We essentially have three protagonists involved, FOTA, led by Martin Whitmarsh who represent all twelve teams (and the number seems unlikely to exceed twelve in the build up to 2013), FIA led by Jean Todt who represents the regulatory body and who ultimately control the sport of Formula 1 and FOG led by Bernie Ecclestone who are the commercial rights holders for F1, on behalf of FIA. A sudden peace broke out between the parties in 2009 when the threat of a breakaway FOTA series was averted by all three reaching agreement to move forward together on the basis of a variety of conditions, one of which was that Max Mosley, then President of FIA, would step down and not seek re-election. But that was last year and now attention is focused on the commercial and technical arrangements that need to be agreed from 2013 onwards. Given that it would be better for all  involved to get agreement in place sooner rather than later, that doesn’t leave a lot of time, and it is likely that 2011 will be the year that most things get agreed, if they get agreed.

Martin Whitmarsh has made an interesting statement to autosport.com in which he says:

“I think to now rewrite [The Concorde Agreement] is possible and, if you cannot get agreement, you have to look at all your options. Arguably the teams do not need the FIA, and the FIA does not need the teams. Arguably the teams do not need the current commercial rights holder, and the commercial rights holder does not need the current teams. We can all go our own ways. The FIA can have its FIA championship; there can be a GP1 with CVC, and F1 can go off and do Grand Prix racing; and the teams are big enough and ugly enough to do that as well. But to do all that would be counter productive – we should try and find a way of working together.”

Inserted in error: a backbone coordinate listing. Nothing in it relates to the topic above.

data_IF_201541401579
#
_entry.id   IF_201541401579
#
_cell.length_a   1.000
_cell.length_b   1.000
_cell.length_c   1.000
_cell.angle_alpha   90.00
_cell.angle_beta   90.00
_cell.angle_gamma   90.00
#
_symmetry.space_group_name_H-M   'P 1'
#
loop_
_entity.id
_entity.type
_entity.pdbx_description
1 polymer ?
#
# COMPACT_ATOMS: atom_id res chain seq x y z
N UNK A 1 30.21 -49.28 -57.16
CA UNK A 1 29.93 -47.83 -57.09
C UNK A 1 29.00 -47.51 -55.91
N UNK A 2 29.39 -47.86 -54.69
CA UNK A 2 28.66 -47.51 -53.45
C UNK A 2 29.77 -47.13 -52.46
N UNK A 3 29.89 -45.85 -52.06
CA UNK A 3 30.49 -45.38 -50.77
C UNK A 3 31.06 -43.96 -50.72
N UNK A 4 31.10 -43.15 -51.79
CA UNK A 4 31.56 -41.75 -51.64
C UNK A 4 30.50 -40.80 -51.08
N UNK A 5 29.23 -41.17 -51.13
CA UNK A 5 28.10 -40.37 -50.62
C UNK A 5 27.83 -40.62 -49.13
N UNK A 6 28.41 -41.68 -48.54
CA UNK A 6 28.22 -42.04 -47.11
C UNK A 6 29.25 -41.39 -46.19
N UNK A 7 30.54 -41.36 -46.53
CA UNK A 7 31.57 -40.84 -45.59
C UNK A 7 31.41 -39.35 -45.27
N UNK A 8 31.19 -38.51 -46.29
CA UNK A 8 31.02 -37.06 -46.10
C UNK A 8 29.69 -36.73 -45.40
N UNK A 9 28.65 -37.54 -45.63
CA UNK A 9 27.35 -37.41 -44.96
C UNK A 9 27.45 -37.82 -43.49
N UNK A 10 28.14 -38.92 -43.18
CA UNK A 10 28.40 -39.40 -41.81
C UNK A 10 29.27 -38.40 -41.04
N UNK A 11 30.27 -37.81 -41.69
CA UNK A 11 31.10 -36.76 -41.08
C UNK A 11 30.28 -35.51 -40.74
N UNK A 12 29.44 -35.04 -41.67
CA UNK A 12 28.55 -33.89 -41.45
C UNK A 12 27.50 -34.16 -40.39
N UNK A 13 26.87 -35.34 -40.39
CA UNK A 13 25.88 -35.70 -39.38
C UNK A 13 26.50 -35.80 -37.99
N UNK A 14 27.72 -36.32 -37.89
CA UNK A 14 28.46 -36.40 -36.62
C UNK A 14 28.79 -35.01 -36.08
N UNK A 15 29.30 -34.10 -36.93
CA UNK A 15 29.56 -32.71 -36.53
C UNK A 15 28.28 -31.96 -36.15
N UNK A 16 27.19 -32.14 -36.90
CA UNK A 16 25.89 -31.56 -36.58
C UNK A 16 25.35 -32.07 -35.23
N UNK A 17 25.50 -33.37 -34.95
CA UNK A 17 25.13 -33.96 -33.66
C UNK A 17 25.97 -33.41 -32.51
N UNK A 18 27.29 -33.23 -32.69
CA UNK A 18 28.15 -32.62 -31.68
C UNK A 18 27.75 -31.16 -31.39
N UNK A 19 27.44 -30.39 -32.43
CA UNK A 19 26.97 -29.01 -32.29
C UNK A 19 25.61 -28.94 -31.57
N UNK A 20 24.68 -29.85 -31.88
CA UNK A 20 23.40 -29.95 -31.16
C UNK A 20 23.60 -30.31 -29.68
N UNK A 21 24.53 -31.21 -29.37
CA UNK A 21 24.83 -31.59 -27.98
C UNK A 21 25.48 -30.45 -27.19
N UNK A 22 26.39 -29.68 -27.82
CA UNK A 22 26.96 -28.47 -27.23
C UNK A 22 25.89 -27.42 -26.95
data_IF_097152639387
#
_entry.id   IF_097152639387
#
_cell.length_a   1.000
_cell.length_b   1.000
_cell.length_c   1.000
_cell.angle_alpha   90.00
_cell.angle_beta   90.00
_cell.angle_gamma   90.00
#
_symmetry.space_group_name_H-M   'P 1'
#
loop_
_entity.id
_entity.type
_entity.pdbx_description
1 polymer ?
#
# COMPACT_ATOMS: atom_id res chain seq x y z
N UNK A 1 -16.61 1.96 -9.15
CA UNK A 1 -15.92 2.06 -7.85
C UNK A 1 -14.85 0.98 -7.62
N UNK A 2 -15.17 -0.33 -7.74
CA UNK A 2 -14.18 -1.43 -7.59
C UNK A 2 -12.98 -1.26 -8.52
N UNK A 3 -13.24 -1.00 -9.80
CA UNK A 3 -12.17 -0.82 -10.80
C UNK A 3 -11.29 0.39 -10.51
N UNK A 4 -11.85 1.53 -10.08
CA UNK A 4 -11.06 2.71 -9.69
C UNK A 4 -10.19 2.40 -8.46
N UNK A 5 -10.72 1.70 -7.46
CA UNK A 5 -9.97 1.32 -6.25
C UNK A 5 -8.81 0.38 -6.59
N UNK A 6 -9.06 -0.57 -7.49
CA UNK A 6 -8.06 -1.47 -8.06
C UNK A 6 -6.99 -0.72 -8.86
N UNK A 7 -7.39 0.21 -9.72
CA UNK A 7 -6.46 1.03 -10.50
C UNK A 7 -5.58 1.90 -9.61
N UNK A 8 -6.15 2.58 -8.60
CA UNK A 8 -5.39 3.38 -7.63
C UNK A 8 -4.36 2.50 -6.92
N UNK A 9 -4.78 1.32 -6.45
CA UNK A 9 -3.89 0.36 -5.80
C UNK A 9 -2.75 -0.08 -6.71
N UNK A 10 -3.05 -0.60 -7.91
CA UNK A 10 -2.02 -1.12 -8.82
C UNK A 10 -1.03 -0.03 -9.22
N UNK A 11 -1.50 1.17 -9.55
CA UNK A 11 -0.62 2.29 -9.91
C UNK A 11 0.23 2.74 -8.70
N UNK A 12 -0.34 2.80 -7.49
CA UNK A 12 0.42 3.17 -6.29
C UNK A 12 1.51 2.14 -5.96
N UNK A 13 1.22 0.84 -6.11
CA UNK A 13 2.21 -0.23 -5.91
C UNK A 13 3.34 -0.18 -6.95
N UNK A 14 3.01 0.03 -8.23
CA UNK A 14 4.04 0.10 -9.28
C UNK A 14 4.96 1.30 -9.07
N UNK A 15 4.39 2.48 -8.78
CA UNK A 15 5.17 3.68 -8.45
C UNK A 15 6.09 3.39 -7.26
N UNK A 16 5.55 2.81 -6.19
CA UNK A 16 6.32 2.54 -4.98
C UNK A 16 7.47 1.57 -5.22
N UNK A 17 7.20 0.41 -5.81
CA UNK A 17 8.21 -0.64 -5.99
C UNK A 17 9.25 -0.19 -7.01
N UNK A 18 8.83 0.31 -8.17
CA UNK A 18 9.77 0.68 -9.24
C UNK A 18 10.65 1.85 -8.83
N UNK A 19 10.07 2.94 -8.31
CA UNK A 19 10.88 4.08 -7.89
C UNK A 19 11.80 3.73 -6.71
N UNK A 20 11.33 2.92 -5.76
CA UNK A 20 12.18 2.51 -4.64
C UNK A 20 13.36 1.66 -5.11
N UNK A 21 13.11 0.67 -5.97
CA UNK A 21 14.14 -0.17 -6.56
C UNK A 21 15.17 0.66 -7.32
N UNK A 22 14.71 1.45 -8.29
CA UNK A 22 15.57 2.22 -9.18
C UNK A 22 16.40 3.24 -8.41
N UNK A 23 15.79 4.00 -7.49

So the message is pretty clear (he’s probably had coaching from Rob Smedley on giving coded messages), if we don’t like your terms FIA and FOG, we can go off an do ‘Grand Prix’ racing, and we’re big enough to do it if we want to. Let battle commence (or rather continue).

Ferrari were one of the teams to get their KERS system operational in 2009